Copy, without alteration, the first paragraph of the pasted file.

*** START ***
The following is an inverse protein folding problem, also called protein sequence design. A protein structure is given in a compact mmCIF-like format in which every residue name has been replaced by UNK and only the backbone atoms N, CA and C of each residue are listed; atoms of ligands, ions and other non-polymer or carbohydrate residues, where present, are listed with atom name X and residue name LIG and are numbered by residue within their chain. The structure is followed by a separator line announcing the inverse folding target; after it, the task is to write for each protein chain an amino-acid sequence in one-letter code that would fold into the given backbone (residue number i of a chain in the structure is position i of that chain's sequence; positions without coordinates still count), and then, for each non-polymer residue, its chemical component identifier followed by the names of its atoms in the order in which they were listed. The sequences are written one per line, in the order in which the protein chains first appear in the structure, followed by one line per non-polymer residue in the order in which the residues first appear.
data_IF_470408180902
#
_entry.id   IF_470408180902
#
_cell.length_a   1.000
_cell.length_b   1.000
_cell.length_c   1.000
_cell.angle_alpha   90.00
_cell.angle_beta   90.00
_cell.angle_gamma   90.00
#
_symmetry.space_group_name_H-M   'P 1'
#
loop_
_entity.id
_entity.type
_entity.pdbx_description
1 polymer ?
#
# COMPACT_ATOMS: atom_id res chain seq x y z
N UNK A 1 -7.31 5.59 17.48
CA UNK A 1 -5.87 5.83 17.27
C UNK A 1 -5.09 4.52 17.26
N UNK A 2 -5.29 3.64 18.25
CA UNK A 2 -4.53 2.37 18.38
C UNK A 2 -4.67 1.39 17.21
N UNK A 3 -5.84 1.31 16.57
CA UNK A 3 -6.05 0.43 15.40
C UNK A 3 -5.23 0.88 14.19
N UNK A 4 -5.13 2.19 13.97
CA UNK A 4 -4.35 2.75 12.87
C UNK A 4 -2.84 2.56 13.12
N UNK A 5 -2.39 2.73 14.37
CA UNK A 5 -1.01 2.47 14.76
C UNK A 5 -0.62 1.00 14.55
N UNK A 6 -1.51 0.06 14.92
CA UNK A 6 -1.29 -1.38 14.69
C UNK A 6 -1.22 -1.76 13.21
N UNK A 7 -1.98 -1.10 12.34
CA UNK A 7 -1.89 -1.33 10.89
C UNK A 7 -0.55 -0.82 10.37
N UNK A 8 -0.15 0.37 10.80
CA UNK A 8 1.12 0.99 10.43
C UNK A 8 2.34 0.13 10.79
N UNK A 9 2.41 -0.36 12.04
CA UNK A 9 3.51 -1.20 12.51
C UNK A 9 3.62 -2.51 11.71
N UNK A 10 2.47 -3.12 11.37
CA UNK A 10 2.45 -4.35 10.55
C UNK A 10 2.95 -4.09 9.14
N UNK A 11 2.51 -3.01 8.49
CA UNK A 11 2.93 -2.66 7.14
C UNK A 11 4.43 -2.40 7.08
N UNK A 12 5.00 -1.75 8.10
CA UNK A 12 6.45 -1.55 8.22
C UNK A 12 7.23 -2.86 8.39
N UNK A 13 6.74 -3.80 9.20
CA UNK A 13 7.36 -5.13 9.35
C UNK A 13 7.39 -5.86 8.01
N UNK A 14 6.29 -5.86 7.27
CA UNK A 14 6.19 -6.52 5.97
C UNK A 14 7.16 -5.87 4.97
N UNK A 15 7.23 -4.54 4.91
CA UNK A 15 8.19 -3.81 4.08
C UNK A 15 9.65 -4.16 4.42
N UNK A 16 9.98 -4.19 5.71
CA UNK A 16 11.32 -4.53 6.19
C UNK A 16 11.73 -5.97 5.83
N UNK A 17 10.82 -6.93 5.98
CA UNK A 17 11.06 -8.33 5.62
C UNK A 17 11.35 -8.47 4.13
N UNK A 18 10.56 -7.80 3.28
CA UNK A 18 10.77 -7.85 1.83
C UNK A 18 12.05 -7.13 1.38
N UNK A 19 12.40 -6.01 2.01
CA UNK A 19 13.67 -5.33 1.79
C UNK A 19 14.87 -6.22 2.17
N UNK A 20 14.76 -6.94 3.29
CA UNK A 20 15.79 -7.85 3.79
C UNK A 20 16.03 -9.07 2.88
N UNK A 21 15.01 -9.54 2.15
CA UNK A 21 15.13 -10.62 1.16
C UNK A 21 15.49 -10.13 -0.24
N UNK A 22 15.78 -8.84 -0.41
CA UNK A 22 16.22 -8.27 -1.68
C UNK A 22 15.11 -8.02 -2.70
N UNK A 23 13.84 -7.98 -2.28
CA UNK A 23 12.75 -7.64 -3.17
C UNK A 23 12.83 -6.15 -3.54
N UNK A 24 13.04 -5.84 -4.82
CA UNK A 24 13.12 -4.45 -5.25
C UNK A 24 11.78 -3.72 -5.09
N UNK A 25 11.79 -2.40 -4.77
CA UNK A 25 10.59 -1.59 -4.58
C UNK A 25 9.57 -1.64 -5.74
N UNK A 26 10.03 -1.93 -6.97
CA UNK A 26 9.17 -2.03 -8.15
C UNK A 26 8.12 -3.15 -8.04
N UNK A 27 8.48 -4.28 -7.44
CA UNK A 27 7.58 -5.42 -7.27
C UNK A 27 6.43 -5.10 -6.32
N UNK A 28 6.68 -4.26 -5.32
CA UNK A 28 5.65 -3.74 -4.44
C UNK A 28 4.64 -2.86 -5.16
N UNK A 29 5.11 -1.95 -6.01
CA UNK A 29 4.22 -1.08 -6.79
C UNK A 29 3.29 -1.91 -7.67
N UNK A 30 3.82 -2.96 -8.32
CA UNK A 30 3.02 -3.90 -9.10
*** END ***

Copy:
The following is an inverse protein folding problem, also called protein sequence design. A protein structure is given in a compact mmCIF-like format in which every residue name has been replaced by UNK and only the backbone atoms N, CA and C of each residue are listed; atoms of ligands, ions and other non-polymer or carbohydrate residues, where present, are listed with atom name X and residue name LIG and are numbered by residue within their chain. The structure is followed by a separator line announcing the inverse folding target; after it, the task is to write for each protein chain an amino-acid sequence in one-letter code that would fold into the given backbone (residue number i of a chain in the structure is position i of that chain's sequence; positions without coordinates still count), and then, for each non-polymer residue, its chemical component identifier followed by the names of its atoms in the order in which they were listed. The sequences are written one per line, in the order in which the protein chains first appear in the structure, followed by one line per non-polymer residue in the order in which the residues first appear.